The Round Table might have been found
The King's Knot, a geometrical earthwork in the former royal gardens below Stirling Castle, has been shrouded in mystery for hundreds of years. Though the Knot as it appears today dates from the 1620s, its flat-topped central mound is thought to be much older. Writers going back more than six centuries have linked the landmark to the legend of King Arthur.
I've seen this mound when I visited Stirling Castle. At the time, I was more fixated on the crazy-ass story about how James II had murdered the 8th Earl of Douglas when he refused to end his alliance with the Earl of Ross and the Earl of Crawford (which James considered treasonous) by stabbing him 26 times (how did they find that number?) and tossing the body out the window into the garden below.
If I had know the friggin Round Table
was out in the King's Knot, I would have paid less attention to the possibility of Douglas's ghost wandering around the inner garden.
Archaeologists from Glasgow University, working with the Stirling Local History Society and Stirling Field and Archaeological Society, conducted the first ever non-invasive survey of the site in May and June in a bid to uncover some of its secrets.
Yeah, well. Glasgow
. There was a reason I was sent there for Celtic Archaeology studies.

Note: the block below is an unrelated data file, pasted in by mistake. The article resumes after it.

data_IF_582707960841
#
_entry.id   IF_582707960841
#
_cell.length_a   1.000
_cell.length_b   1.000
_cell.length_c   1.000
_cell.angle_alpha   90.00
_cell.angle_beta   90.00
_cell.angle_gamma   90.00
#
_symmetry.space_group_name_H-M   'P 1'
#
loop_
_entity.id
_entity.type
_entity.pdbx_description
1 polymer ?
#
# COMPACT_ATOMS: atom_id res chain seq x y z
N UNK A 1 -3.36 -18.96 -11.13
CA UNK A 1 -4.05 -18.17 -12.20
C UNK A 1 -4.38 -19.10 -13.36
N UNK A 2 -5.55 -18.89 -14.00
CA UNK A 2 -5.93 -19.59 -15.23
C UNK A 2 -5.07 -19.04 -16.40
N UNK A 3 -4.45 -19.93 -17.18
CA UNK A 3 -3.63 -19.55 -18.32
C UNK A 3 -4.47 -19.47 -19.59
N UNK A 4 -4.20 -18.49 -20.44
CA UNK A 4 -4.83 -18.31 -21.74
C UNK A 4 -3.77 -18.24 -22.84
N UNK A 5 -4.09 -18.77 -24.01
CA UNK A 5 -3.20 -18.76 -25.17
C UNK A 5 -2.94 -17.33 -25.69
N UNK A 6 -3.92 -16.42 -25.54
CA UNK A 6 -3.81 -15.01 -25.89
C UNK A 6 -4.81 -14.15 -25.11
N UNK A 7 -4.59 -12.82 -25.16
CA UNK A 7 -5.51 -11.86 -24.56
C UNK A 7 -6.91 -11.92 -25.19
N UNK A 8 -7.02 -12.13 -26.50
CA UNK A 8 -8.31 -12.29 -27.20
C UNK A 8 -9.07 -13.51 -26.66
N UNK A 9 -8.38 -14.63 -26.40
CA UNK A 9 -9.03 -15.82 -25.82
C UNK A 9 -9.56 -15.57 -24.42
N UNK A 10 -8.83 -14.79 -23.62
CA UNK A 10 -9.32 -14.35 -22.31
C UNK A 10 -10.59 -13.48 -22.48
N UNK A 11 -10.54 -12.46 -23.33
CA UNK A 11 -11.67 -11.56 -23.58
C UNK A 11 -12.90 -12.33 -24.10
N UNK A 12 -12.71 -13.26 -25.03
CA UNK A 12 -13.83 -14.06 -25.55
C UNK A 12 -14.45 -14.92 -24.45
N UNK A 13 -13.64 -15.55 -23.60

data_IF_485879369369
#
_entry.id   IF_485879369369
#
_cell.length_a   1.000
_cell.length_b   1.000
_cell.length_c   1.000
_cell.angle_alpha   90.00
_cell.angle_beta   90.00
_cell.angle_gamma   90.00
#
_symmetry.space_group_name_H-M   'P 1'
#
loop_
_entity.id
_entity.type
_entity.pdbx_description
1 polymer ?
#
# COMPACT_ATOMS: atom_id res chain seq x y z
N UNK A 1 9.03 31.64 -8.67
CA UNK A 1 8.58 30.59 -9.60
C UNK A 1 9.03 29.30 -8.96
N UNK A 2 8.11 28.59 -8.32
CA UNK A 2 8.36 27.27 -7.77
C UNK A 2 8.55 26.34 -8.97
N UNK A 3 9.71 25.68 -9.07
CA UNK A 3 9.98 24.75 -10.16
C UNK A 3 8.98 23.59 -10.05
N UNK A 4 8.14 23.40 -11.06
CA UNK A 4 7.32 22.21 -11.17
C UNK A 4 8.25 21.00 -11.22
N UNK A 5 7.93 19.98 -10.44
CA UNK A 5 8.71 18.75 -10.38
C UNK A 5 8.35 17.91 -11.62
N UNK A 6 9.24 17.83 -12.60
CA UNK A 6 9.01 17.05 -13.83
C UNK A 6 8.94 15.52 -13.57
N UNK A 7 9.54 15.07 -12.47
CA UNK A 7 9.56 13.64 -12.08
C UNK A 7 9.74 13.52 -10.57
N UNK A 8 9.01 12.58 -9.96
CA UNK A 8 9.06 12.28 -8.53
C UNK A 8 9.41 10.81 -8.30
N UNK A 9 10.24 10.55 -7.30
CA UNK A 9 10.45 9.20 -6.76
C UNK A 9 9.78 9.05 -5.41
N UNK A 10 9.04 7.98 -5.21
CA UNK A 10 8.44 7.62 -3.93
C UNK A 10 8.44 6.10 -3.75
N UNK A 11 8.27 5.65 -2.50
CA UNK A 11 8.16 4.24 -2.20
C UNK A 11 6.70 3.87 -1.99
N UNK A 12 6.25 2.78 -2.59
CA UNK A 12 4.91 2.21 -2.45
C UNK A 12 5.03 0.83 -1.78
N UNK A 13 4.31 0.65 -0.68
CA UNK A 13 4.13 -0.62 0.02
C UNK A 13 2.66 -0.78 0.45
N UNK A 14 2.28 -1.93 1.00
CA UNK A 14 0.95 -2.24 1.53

Historian John Harrison, chair of the SLHS, who initiated the project, said: "Archaeologists using remote-sensing geophysics, have located remains of a circular ditch and other earth works beneath the King's Knot.
"The finds show that the present mound was created on an older site and throws new light on a tradition that King Arthur's Round Table was located in this vicinity."
Stories have been told about the curious geometrical mound for hundreds of years -- including that it was the Round Table where King Arthur gathered his knights.
Around 1375 the Scots poet John Barbour said that "the round table" was south of Stirling Castle, and in 1478 William of Worcester told how "King Arthur kept the Round Table at Stirling Castle".
Oh, but it gets even better.
It has also been suggested the site is partly Iron Age or medieval, or was used as a Roman fort.
Considering that most evidence points to Camelot having been a former Roman fort?
If Camelot turns out to be Stirling Castle, I will laugh my derriere off. No, seriously, I will.
But once again, I maintain careful scepticism. As massively cool as this would be, the evidence must support it.
Mr Harrison, who has studied the King's Knot for 20 years, said: "It is a mystery which the documents cannot solve, but geophysics has given us new insights.
"Of course, we cannot say that King Arthur was there, but the feature which surrounds the core of the Knot could explain the stories and beliefs that people held."